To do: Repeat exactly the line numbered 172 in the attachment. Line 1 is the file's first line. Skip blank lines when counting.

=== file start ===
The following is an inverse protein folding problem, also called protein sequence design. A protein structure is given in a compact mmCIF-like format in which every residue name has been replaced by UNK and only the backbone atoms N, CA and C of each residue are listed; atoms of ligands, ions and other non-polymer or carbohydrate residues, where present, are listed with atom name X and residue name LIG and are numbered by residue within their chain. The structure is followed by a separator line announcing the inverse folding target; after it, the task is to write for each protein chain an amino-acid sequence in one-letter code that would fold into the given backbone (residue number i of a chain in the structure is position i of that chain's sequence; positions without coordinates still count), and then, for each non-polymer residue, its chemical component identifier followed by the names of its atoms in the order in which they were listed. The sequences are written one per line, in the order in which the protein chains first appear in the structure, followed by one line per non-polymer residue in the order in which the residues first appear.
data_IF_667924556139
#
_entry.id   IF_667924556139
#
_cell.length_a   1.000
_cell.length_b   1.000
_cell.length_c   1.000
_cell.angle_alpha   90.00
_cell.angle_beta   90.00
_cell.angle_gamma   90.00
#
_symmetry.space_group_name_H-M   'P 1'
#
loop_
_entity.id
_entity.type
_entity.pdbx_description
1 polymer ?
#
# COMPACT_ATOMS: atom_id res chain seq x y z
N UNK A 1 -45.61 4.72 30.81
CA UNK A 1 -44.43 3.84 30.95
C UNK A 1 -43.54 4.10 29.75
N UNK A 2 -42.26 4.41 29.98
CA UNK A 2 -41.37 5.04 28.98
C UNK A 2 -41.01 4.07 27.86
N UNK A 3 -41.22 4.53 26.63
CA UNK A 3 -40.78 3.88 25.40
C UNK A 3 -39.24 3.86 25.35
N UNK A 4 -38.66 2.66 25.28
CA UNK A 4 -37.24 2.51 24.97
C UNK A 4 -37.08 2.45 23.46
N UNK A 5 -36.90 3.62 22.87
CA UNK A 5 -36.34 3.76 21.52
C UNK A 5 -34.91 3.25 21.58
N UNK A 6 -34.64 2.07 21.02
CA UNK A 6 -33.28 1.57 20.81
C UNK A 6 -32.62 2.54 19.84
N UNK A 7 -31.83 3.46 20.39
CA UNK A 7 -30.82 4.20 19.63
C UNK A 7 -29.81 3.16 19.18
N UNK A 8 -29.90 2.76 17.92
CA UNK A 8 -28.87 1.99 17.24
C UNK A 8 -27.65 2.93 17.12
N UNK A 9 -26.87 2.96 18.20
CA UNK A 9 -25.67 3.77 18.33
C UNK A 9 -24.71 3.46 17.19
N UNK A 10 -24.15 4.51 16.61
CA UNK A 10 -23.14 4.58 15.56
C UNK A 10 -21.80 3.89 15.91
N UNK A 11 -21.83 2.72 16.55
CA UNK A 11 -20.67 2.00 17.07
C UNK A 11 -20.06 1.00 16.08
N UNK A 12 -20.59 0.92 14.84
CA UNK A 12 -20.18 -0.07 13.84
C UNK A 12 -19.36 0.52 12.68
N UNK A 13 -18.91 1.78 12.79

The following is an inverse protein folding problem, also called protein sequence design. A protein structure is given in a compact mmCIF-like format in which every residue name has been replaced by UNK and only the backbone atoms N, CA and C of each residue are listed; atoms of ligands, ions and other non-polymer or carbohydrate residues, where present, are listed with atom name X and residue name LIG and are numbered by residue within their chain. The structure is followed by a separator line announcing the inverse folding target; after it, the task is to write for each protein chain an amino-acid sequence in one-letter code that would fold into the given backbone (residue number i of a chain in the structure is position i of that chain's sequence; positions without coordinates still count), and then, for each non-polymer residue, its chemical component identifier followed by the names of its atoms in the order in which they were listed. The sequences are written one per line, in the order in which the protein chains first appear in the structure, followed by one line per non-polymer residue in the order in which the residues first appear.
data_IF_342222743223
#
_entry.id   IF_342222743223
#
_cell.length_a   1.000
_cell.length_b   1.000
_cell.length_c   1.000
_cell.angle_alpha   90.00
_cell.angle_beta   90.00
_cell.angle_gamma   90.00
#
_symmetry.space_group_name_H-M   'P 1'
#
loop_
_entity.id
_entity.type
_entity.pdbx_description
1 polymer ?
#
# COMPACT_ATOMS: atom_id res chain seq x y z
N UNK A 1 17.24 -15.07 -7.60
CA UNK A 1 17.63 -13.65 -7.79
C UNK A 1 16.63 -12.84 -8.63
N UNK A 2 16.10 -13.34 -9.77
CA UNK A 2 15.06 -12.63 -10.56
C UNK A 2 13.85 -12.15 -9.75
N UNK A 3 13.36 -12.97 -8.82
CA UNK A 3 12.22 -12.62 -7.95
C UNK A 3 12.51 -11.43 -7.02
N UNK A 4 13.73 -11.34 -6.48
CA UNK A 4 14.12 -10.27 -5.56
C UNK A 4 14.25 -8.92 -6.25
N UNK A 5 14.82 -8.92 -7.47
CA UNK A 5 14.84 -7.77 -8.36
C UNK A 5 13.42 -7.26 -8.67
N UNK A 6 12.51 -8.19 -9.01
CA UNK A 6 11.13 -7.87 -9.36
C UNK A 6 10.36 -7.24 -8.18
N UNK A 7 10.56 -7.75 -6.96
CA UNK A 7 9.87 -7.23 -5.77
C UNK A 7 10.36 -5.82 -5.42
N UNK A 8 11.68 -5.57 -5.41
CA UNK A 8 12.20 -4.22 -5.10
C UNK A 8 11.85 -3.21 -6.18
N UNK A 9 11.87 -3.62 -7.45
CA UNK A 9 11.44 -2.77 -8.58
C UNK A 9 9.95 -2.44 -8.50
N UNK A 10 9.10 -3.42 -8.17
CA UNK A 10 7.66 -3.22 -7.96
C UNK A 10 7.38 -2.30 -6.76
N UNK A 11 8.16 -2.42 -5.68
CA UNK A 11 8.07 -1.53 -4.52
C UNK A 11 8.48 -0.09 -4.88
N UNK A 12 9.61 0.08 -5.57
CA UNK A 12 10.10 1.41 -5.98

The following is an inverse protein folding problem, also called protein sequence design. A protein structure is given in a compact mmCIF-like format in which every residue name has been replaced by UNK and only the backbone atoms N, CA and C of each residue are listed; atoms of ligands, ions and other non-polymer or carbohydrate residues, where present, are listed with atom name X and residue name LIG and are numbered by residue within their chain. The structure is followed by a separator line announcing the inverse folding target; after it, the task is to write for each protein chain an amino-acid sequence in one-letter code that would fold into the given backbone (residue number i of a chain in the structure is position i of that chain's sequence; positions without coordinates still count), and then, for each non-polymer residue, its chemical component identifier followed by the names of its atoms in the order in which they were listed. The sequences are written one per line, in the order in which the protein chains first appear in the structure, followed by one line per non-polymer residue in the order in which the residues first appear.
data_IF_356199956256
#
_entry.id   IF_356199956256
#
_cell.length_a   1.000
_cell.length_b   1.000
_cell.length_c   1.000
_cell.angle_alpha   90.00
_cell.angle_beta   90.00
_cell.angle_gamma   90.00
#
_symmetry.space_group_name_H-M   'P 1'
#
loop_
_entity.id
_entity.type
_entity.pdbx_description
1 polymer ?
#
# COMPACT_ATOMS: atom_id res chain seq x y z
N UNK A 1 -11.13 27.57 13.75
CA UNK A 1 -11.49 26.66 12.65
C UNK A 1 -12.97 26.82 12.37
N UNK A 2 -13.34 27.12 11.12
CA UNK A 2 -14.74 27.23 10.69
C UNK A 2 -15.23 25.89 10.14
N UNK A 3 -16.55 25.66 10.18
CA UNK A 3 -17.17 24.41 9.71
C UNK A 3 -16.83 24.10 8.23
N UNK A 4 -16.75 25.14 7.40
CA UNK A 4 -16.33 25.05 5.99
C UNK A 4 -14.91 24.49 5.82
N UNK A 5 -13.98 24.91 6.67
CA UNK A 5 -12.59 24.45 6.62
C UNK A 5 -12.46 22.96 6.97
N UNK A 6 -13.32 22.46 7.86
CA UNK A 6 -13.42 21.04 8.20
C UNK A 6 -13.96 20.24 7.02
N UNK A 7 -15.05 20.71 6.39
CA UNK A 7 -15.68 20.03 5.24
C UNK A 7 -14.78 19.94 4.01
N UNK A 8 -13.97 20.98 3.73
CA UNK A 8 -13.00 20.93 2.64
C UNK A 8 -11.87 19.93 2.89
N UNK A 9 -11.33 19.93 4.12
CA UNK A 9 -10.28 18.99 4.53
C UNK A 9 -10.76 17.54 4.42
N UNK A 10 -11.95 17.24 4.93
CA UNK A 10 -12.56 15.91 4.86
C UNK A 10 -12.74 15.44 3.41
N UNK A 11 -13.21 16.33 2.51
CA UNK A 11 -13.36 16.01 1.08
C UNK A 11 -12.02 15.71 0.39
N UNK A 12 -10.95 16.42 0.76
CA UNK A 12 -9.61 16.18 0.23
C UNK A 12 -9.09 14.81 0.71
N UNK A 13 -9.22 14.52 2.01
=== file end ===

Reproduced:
N UNK A 13 -9.22 14.52 2.01